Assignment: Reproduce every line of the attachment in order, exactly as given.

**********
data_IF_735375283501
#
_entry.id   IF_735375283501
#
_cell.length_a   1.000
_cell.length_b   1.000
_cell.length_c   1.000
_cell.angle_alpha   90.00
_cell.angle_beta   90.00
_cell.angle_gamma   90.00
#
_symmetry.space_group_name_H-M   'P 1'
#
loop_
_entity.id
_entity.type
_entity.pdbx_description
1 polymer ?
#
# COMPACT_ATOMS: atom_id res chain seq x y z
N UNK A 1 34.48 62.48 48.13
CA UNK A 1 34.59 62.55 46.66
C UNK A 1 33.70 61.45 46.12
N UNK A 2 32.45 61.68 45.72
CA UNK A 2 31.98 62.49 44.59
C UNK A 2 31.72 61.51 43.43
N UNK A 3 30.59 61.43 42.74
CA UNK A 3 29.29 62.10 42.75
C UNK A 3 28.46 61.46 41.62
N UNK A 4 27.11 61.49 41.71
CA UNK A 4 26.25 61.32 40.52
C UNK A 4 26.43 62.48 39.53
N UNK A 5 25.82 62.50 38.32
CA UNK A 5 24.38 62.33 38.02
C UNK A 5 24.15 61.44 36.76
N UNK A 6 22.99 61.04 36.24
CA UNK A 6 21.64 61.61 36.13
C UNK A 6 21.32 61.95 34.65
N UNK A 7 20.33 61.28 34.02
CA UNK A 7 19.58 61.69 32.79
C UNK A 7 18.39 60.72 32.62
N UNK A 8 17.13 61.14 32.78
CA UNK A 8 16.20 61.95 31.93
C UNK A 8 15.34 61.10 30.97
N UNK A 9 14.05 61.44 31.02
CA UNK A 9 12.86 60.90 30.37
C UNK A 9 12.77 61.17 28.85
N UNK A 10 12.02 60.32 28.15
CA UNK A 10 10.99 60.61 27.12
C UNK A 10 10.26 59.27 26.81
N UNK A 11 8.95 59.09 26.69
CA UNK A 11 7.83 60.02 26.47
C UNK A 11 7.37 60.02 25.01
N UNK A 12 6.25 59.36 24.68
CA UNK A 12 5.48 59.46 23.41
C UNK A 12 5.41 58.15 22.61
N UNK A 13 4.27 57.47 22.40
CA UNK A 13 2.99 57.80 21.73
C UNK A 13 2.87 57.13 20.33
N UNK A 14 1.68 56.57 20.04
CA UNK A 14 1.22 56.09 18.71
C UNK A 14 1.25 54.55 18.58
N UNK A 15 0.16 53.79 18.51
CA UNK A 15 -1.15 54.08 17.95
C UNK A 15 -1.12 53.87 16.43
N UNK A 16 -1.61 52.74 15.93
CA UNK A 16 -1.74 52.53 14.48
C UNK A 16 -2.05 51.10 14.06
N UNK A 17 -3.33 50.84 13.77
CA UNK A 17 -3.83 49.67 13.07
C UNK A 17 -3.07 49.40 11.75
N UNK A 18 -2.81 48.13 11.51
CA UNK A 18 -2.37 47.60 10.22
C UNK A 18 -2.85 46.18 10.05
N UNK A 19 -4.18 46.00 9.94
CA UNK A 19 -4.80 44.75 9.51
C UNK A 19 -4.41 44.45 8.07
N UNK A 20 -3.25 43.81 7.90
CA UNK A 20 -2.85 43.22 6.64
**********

data_IF_735375283501
#
_entry.id   IF_735375283501
#
_cell.length_a   1.000
_cell.length_b   1.000
_cell.length_c   1.000
_cell.angle_alpha   90.00
_cell.angle_beta   90.00
_cell.angle_gamma   90.00
#
_symmetry.space_group_name_H-M   'P 1'
#
loop_
_entity.id
_entity.type
_entity.pdbx_description
1 polymer ?
#
# COMPACT_ATOMS: atom_id res chain seq x y z
N UNK A 1 34.48 62.48 48.13
CA UNK A 1 34.59 62.55 46.66
C UNK A 1 33.70 61.45 46.12
N UNK A 2 32.45 61.68 45.72
CA UNK A 2 31.98 62.49 44.59
C UNK A 2 31.72 61.51 43.43
N UNK A 3 30.59 61.43 42.74
CA UNK A 3 29.29 62.10 42.75
C UNK A 3 28.46 61.46 41.62
N UNK A 4 27.11 61.49 41.71
CA UNK A 4 26.25 61.32 40.52
C UNK A 4 26.43 62.48 39.53
N UNK A 5 25.82 62.50 38.32
CA UNK A 5 24.38 62.33 38.02
C UNK A 5 24.15 61.44 36.76
N UNK A 6 22.99 61.04 36.24
CA UNK A 6 21.64 61.61 36.13
C UNK A 6 21.32 61.95 34.65
N UNK A 7 20.33 61.28 34.02
CA UNK A 7 19.58 61.69 32.79
C UNK A 7 18.39 60.72 32.62
N UNK A 8 17.13 61.14 32.78
CA UNK A 8 16.20 61.95 31.93
C UNK A 8 15.34 61.10 30.97
N UNK A 9 14.05 61.44 31.02
CA UNK A 9 12.86 60.90 30.37
C UNK A 9 12.77 61.17 28.85
N UNK A 10 12.02 60.32 28.15
CA UNK A 10 10.99 60.61 27.12
C UNK A 10 10.26 59.27 26.81
N UNK A 11 8.95 59.09 26.69
CA UNK A 11 7.83 60.02 26.47
C UNK A 11 7.37 60.02 25.01
N UNK A 12 6.25 59.36 24.68
CA UNK A 12 5.48 59.46 23.41
C UNK A 12 5.41 58.15 22.61
N UNK A 13 4.27 57.47 22.40
CA UNK A 13 2.99 57.80 21.73
C UNK A 13 2.87 57.13 20.33
N UNK A 14 1.68 56.57 20.04
CA UNK A 14 1.22 56.09 18.71
C UNK A 14 1.25 54.55 18.58
N UNK A 15 0.16 53.79 18.51
CA UNK A 15 -1.15 54.08 17.95
C UNK A 15 -1.12 53.87 16.43
N UNK A 16 -1.61 52.74 15.93
CA UNK A 16 -1.74 52.53 14.48
C UNK A 16 -2.05 51.10 14.06
N UNK A 17 -3.33 50.84 13.77
CA UNK A 17 -3.83 49.67 13.07
C UNK A 17 -3.07 49.40 11.75
N UNK A 18 -2.81 48.13 11.51
CA UNK A 18 -2.37 47.60 10.22
C UNK A 18 -2.85 46.18 10.05
N UNK A 19 -4.18 46.00 9.94
CA UNK A 19 -4.80 44.75 9.51
C UNK A 19 -4.41 44.45 8.07
N UNK A 20 -3.25 43.81 7.90
CA UNK A 20 -2.85 43.22 6.64